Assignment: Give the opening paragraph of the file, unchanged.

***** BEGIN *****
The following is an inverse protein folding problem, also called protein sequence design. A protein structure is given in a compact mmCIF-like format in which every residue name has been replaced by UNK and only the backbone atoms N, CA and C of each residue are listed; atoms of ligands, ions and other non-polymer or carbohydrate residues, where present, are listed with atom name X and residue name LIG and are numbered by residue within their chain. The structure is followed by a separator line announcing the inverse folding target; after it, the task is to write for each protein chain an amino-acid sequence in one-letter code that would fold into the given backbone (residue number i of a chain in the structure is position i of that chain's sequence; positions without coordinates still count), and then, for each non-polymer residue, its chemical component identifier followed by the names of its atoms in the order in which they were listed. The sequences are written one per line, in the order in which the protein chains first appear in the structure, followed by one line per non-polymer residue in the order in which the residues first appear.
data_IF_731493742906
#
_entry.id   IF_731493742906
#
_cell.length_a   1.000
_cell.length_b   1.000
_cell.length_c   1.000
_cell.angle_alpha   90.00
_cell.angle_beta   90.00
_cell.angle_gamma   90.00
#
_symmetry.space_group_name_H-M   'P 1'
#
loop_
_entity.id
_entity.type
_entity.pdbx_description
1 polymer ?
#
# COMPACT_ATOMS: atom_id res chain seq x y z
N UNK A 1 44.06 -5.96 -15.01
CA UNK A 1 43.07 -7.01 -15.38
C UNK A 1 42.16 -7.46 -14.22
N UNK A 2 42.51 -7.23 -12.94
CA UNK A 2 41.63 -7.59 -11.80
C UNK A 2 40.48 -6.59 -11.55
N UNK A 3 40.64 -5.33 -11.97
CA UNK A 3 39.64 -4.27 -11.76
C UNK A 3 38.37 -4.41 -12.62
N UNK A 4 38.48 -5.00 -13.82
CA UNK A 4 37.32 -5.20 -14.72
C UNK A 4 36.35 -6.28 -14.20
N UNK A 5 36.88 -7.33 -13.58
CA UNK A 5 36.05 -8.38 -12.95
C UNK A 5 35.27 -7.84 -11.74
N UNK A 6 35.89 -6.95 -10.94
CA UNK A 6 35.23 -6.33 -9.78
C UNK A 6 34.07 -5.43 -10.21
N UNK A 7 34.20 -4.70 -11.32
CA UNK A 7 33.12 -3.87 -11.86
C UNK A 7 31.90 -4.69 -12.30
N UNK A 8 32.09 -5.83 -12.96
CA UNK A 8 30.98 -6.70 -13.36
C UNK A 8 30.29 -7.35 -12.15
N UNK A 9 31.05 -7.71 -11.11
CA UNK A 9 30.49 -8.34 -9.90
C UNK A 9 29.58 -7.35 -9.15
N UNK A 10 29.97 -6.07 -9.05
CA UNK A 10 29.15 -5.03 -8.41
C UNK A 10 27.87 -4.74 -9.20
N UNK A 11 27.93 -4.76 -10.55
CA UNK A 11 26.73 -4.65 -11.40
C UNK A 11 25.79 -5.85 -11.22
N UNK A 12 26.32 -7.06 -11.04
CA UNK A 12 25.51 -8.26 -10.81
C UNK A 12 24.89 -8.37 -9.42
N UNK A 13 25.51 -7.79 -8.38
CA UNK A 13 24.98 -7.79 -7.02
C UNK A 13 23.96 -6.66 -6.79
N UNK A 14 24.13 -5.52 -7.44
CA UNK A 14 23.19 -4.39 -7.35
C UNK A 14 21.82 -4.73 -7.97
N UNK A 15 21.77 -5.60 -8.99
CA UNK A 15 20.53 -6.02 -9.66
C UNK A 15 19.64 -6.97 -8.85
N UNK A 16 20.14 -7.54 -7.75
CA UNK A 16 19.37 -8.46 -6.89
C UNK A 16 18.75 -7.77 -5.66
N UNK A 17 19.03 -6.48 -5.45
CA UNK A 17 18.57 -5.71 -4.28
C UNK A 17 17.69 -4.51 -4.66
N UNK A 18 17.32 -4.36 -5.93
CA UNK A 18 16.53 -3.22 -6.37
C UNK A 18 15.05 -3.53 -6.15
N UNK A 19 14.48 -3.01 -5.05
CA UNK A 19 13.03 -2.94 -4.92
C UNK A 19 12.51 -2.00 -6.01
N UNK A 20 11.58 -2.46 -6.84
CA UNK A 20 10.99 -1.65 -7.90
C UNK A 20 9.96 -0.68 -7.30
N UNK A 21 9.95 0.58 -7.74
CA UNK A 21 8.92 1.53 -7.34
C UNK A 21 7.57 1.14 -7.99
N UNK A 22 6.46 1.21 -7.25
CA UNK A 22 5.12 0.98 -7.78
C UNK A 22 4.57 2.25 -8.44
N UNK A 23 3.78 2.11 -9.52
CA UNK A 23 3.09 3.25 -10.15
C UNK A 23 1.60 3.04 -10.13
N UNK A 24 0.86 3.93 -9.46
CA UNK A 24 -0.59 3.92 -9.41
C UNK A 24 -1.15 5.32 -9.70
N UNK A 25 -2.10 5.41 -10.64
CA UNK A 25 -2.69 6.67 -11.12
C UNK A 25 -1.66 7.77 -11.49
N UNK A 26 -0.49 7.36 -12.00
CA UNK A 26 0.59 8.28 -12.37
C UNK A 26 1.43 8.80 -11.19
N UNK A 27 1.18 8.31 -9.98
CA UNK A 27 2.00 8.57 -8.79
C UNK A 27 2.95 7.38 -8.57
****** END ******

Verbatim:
The following is an inverse protein folding problem, also called protein sequence design. A protein structure is given in a compact mmCIF-like format in which every residue name has been replaced by UNK and only the backbone atoms N, CA and C of each residue are listed; atoms of ligands, ions and other non-polymer or carbohydrate residues, where present, are listed with atom name X and residue name LIG and are numbered by residue within their chain. The structure is followed by a separator line announcing the inverse folding target; after it, the task is to write for each protein chain an amino-acid sequence in one-letter code that would fold into the given backbone (residue number i of a chain in the structure is position i of that chain's sequence; positions without coordinates still count), and then, for each non-polymer residue, its chemical component identifier followed by the names of its atoms in the order in which they were listed. The sequences are written one per line, in the order in which the protein chains first appear in the structure, followed by one line per non-polymer residue in the order in which the residues first appear.